Mutations in the gene encoding the cystic fibrosis transmembrane conductance regulator (CFTR) cause cystic fibrosis; the most common mutation is deletion of phenylalanine at position 508 (delta F508). We constructed STE6-CFTR chimeras with portions of the first nucleotide-binding domain (NBD1) of the yeast STE6 a-factor transporter replaced by port...
Article
Full-text available
To study the regulation of ribosomal protein genes, we constructed a 'lacZ fusion of the Saccharomyces cerevisiae RP51A gene, containing the first 64 codons of RP51A. In a strain lacking an intact RP51A gene (cells are viable due to the presence of an active RP51B gene), beta-galactosidase activity is 10-fold greater than in a strain containing RP5...
Article
To study the regulation of ribosomal protein genes, we constructed a 'lacZ fusion of the Saccharomyces cerevisiae RP51A gene, containing the first 64 codons of RP51A. In a strain lacking an intact RP51A gene (cells are viable due to the presence of an active RP51B gene), beta-galactosidase activity is 10-fold greater than in a strain containing RP5...
Article
Full-text available
We placed a regulatory sequence derived from the GAL10 locus of Saccharomyces cerevisiae at various distances from the start sites of transcription of two yeast ribosomal protein genes, tcm1 and cyh2. The hybrid ribosomal protein genes were transcribed at wild-type levels in the presence of galactose. In the absence of galactose, the hybrid genes w...
Article
We placed a regulatory sequence derived from the GAL10 locus of Saccharomyces cerevisiae at various distances from the start sites of transcription of two yeast ribosomal protein genes, tcm1 and cyh2. The hybrid ribosomal protein genes were transcribed at wild-type levels in the presence of galactose. In the absence of galactose, the hybrid genes w...
Article
Full-text available
The DNA sequences of eight yeast ribosomal protein genes have been compared for the purpose of identifying homologous regions which may be involved in the coordinate regulation of ribosomal protein synthesis. A 12 bp homology was identified in the 5′ DNA sequence preceding the stuctural gene for 6 out of 8 yeast ribosomal protein genes. In each cas...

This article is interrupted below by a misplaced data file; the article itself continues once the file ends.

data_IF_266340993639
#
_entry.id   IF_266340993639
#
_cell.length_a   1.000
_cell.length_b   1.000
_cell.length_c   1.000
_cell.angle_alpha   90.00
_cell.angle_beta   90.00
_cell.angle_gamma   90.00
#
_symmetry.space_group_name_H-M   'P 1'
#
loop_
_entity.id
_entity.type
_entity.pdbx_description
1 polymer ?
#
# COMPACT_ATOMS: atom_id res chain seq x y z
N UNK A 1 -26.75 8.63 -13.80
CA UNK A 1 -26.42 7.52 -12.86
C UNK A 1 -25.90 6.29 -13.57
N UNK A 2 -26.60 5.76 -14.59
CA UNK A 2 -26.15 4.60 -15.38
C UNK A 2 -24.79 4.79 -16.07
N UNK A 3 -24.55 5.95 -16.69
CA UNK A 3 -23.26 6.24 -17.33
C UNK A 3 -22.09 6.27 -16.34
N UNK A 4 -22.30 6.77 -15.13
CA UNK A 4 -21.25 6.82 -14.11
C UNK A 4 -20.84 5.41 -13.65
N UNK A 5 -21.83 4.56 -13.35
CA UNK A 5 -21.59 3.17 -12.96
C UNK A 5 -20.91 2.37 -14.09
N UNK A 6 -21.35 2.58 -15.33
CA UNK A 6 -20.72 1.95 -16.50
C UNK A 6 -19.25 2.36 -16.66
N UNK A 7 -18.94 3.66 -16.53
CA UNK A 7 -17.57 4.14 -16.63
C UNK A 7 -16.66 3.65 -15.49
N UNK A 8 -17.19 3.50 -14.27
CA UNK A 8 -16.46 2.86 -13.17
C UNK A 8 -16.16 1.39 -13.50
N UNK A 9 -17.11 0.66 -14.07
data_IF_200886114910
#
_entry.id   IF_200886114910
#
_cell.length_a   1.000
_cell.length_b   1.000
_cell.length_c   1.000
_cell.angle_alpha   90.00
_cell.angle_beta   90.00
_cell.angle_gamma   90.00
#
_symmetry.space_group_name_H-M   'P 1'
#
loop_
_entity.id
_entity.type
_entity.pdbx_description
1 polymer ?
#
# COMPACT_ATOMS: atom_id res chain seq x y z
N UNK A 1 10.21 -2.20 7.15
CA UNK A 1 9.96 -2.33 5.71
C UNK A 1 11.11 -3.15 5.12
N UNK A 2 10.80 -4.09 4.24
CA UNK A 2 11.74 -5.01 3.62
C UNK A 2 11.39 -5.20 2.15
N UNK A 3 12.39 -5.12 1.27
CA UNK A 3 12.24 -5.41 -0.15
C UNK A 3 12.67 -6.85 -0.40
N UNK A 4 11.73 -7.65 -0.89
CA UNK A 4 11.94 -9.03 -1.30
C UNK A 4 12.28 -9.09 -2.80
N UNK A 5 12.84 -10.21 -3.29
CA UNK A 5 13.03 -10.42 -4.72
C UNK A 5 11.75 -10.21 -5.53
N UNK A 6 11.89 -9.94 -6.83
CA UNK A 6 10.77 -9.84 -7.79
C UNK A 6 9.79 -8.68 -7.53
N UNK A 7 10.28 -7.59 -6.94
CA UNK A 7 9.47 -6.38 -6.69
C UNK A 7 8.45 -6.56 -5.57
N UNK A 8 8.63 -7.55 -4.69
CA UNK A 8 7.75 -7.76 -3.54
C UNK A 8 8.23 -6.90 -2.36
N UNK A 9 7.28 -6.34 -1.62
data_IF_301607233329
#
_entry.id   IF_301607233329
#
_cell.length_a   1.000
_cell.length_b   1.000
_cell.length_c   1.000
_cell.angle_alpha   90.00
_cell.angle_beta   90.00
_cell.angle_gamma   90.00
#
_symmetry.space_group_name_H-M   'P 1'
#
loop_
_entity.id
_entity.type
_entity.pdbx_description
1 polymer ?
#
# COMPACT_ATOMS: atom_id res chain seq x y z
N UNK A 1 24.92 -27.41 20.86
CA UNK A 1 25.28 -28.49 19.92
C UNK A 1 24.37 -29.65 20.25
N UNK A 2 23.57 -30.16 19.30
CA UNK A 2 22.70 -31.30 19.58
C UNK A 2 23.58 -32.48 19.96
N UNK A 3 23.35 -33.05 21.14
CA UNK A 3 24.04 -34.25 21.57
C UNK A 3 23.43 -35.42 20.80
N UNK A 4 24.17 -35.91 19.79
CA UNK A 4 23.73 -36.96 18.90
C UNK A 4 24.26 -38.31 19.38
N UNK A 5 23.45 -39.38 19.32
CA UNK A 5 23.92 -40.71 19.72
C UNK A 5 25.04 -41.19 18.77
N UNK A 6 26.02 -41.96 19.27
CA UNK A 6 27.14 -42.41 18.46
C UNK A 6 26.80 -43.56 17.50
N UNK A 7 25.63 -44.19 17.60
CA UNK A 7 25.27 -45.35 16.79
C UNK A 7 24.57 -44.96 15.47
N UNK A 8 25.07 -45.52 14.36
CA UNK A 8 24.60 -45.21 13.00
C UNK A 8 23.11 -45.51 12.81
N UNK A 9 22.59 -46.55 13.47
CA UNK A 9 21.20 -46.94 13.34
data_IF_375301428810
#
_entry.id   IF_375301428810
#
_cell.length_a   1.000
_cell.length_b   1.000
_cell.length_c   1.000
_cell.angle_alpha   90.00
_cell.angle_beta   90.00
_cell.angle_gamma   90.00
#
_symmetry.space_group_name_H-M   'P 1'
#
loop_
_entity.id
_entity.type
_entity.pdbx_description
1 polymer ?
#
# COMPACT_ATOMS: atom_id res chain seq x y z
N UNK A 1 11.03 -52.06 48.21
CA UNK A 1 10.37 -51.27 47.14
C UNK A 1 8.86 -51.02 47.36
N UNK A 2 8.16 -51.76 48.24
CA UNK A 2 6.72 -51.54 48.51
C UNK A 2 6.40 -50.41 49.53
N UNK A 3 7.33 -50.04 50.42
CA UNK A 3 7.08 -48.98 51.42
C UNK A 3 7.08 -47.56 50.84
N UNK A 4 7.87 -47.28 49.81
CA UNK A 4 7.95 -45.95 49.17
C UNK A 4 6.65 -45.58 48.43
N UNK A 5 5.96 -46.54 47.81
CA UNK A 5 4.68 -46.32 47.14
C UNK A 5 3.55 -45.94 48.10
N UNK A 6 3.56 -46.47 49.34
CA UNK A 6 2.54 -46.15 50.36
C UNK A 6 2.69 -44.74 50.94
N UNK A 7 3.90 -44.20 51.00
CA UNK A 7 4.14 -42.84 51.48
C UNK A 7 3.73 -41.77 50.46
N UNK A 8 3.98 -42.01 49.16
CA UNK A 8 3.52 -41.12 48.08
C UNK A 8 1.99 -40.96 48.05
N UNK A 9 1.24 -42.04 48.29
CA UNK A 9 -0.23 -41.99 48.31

Article
Sequence comparison of the introns of two yeast genes (rp51A and rp51B) coding for the same ribosomal protein shows homology only in the last 50 bases of the intron. This region of the intron contains an internal conserved sequence (ICS) present near the 3' end of all sequenced yeast nuclear mRNA introns. Removal of a 29 bp sequence containing the...
Article
The temperature sensitive rna2 mutation of Saccharomyces cerevisiae causes a rapid and dramatic decrease in the abundance of most ribosomal protein mRNAs [6, 14]. We and others have recently shown that the processing of ribosomal protein mRNAs is defective at the nonpermissive temperature, suggesting that inefficient mRNA processing might be respon...
Article
Full-text available
The temperature-sensitive mutation rna2 causes the accumulation of higher molecular weight transcripts from the ribosomal protein 51 (rp51) gene of yeast and many other yeast ribosomal protein genes. We have determined the DNA sequence of the rp51 gene, confirming that it contains an intron and that the higher molecular weight transcript is an intr...
Article
The levels of four ribosomal protein (rp) mRNAs in different mutant strains were determined by hydridization of radiolabeled cloned genes to RNA fractionated on CH3HgOH gels and transferred to DBM paper. Two ribosomal protein genes (rp 51 and rp 52) controlled by the locus RNA2 have dramatically decreased mRNA levels after a shift-up to the nonperm...
Article
Thesis (Ph. D.)--Brandeis University, 1983. "UMI: 8420795." Includes bibliographical references (p. 205-217). Photocopy.

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Project (1)
Project
Prevalence and Intensity of A. cantonensis in endemic terrestrial gastropods; Association between infected gastropods and human population